Jean Lauer, Sweeten, Woman Entrepreneur

Sweeten_JeanLauerI was introduced to Jean by Scott Heiferman, the
entrepreneur behind Meet-up.  He had just
done a project with Jean and between my love of real estate and woman
entrepreneurs he thought we should meet. 

I liked what Jean was doing from the get-go.  Her story also stuck with me too.  Sweeten is a marketplace for architects,
interior designers and contractors to connect with clients.  This is a word of mouth business so why not
use the crowd in your local area to see what other people have built, what
recommendations are out there instead of just trusting the friend down the street who
had their kitchen done.  The Sweeten
already had done a variety of projects at all different price points and after
using my friends in the real estate industry for a little diligence I invested
in her seed round. 

Jean grew up in New London, Ct.  Her mother is from the Man of Isle in
England.  Growing up her mother worked in
real estate doing title searches.  Her
parents divorced when she was young but her father is in the area.  Her worked a variety of jobs from banks to
the police department.  Jean had her
first job at 13.  She lied saying she was
16 because she was so tall.  She was the
kid that made business cards for babysitting jobs.  Even had a newspaper route that her Mom shut
down based on the neighborhood.  She
scooped ice cream, shoveled snow, anything to work and make some cash.

Jean was good in math and science and also really liked art classic.  She was dyslexic but managed to keep that
information to herself just working a little harder and out hustling everyone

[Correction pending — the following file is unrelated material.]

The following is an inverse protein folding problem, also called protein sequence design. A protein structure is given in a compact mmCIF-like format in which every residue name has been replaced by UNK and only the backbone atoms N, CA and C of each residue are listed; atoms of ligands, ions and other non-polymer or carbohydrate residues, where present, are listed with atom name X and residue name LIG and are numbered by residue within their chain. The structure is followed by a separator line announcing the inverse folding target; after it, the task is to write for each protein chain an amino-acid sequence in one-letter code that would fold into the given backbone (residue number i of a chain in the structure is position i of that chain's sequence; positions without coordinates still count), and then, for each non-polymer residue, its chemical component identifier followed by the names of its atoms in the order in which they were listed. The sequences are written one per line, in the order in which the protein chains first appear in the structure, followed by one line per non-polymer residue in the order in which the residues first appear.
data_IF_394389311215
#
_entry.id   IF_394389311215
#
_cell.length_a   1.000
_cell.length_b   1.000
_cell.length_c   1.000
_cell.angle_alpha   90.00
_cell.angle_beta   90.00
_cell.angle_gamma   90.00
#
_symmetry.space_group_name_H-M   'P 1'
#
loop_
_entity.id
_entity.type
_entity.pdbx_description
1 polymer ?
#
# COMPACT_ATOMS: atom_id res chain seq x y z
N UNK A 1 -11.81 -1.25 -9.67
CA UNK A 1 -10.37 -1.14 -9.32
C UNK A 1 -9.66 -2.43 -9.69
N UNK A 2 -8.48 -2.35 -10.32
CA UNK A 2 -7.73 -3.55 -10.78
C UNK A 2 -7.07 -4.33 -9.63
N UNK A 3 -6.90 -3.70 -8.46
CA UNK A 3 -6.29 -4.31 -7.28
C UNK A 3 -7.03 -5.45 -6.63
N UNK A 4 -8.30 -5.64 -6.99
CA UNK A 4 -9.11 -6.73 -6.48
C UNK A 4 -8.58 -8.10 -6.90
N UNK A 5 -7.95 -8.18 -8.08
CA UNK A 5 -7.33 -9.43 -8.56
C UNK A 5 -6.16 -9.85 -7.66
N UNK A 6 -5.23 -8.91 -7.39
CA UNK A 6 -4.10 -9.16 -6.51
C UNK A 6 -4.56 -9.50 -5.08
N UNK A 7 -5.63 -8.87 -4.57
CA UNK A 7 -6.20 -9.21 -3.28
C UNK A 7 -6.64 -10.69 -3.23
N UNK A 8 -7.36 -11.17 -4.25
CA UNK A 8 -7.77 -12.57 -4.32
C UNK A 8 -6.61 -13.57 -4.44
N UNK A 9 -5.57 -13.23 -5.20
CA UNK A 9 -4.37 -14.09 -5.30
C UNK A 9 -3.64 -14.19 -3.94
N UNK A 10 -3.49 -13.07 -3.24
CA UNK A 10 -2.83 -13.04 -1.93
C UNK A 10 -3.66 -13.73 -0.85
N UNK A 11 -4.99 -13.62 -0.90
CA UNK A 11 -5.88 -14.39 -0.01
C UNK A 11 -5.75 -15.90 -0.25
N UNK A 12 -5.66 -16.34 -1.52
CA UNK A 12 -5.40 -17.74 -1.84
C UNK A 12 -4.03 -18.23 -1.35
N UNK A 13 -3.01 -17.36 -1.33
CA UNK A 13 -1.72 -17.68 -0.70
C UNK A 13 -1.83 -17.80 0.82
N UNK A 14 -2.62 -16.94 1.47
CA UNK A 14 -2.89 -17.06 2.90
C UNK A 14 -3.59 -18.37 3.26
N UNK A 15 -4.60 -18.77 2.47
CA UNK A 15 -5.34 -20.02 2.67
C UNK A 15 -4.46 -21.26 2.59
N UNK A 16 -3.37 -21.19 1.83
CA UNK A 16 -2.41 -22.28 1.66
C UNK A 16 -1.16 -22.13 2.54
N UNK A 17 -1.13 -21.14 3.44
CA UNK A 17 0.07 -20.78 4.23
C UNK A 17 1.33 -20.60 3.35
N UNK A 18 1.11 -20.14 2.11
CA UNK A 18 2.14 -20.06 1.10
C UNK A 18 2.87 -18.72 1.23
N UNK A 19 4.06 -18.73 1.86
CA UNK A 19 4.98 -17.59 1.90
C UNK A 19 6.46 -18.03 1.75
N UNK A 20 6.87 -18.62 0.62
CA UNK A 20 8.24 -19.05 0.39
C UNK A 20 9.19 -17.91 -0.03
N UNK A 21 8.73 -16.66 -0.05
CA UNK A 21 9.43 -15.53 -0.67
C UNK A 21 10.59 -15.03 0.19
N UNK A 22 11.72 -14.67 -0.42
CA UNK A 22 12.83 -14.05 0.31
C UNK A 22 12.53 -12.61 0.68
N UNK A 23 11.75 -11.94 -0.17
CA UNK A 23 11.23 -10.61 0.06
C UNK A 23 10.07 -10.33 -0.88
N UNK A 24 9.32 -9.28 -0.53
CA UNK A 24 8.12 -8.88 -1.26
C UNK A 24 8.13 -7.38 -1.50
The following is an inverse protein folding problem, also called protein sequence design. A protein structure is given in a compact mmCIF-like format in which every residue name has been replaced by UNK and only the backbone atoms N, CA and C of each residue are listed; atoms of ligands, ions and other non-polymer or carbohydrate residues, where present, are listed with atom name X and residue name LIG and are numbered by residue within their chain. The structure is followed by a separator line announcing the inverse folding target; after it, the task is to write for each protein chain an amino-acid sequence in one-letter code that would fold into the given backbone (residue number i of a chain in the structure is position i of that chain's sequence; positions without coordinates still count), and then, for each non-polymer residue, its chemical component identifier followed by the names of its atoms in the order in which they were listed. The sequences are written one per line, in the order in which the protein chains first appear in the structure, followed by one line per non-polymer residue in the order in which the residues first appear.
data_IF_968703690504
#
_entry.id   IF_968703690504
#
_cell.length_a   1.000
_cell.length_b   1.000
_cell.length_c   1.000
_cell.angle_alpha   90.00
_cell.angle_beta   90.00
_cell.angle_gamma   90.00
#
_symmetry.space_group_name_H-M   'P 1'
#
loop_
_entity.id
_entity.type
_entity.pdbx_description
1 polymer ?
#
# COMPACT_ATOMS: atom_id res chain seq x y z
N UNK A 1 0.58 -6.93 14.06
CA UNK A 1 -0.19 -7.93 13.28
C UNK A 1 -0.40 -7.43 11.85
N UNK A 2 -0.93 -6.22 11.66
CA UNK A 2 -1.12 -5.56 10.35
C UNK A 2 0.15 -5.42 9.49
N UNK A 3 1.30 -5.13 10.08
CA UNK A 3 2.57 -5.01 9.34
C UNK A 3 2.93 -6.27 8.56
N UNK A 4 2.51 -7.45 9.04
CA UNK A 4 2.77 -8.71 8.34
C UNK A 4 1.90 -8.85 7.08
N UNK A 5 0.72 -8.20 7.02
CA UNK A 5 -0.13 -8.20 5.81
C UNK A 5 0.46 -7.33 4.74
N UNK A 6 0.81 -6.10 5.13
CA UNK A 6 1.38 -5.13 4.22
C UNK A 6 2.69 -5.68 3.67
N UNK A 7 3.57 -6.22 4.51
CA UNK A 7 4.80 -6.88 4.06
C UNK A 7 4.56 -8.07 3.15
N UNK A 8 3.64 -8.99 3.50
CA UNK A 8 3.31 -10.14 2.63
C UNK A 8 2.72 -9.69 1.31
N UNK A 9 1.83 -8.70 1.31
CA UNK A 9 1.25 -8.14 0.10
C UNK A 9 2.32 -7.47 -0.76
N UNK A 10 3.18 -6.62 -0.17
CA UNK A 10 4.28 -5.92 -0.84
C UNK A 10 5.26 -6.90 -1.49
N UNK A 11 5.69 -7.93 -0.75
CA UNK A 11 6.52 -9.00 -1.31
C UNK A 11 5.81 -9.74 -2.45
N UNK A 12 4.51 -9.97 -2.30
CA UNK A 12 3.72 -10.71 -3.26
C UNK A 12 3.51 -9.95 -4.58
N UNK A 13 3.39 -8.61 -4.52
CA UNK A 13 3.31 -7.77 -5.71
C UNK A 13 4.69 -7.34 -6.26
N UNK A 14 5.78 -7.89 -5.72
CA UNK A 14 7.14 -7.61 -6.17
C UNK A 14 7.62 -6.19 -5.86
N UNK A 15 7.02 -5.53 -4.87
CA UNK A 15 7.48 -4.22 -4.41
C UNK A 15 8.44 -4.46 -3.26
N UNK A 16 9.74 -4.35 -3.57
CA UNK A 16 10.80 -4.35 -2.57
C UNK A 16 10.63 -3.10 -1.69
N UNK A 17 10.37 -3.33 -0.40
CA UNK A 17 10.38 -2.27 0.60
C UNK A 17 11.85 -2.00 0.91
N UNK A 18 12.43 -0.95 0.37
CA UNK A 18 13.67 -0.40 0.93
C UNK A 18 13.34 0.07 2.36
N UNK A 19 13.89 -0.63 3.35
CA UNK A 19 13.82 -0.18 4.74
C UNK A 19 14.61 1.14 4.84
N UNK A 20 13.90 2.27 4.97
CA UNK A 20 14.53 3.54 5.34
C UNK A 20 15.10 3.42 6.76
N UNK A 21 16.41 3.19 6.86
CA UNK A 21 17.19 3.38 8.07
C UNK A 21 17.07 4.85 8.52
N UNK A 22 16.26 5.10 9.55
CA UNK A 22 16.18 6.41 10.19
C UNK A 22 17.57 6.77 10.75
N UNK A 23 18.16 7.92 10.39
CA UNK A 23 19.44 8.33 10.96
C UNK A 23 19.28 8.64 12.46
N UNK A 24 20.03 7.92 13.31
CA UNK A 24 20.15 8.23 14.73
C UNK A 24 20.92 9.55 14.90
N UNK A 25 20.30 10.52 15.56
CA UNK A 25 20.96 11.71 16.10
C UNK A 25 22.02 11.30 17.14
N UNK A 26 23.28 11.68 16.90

else.  She refused to deal with it until
much later on.  Her guidance counselor
suggested that Jean might like architecture. 
Her Mom got out a book, basically college for dummies, and saw that
Cooper Union was free.  She suggested
that Jean apply there because they didn’t have enough money for school.  Cooper Union is almost as hard as Westpoint
to get into.  Only 32 people get into the
program.  There is a home test you have to
do where you have to draw the answers to nine questions.  She loved them.  She also realized that was how her mind
worked.  The one question that comes to
mind is that you had to draw a highway that you can’t drive on.  She had just got her license.  She took a piece of paper and drove over it
several times and responded with this is a bogus question because I can drive
on anything.  She got in.

Jean moved down to NYC and continued to work while going to
school.  Cooper Union might be free but
food is not.  She was 17 years old.  She was a waitress at a variety of mediocre
spots around the village making decent money. 
One place she quit because she refused to wear the skirt as short as
they wanted her to.  She even worked at
Rockefeller Plaza on summer outside with the hoards of tourists.  By the time she was in her junior year she
got a job with Elizabeth O’Donnell, the Associate Dean,  as a part-time drafter.  O’Connell has an architecture business. 

Jean graduated in 5 years as that is the program at Cooper
Union being a professional college.  She
continued to work for Elizabeth graduating on Monday and back at work on
Tuesday.  Then 9/11 happened and everything

Jean was on her way to work walking over the Manhattan Bridge and was freaked
out just like everyone else watching the 2nd plane hit the
tower.  She started to piece together
everything she knew which was building buildings and why would someone want to
knock them down.  She felt clueless in
terms of what she was doing with her life. 
She wanted to have a better understanding of money and power and began
reading every economics book she could get her hands on.  She decided she had to get outside her box
and take a job in corporate America to see what that was all about.

The perfect job came from Coach.  It was a strange evolution but made
sense.  She was made the Senior Manage of
Global Architecture.  Jean traveled
around the world as Coach rolled out their retail stores.  She helped set standards for design and
construction in the retail stores.  At
that time she also started to get interested in the internet.  She went to the COO of the company and
pitched him on an idea of her building an intranet for the company that would
help them manage the projects and in turn leverage their buying power include
insure consistency throughout the stores. 
She entering the information, did the design, the UX, the whole
thing.  It launched on a Monday and when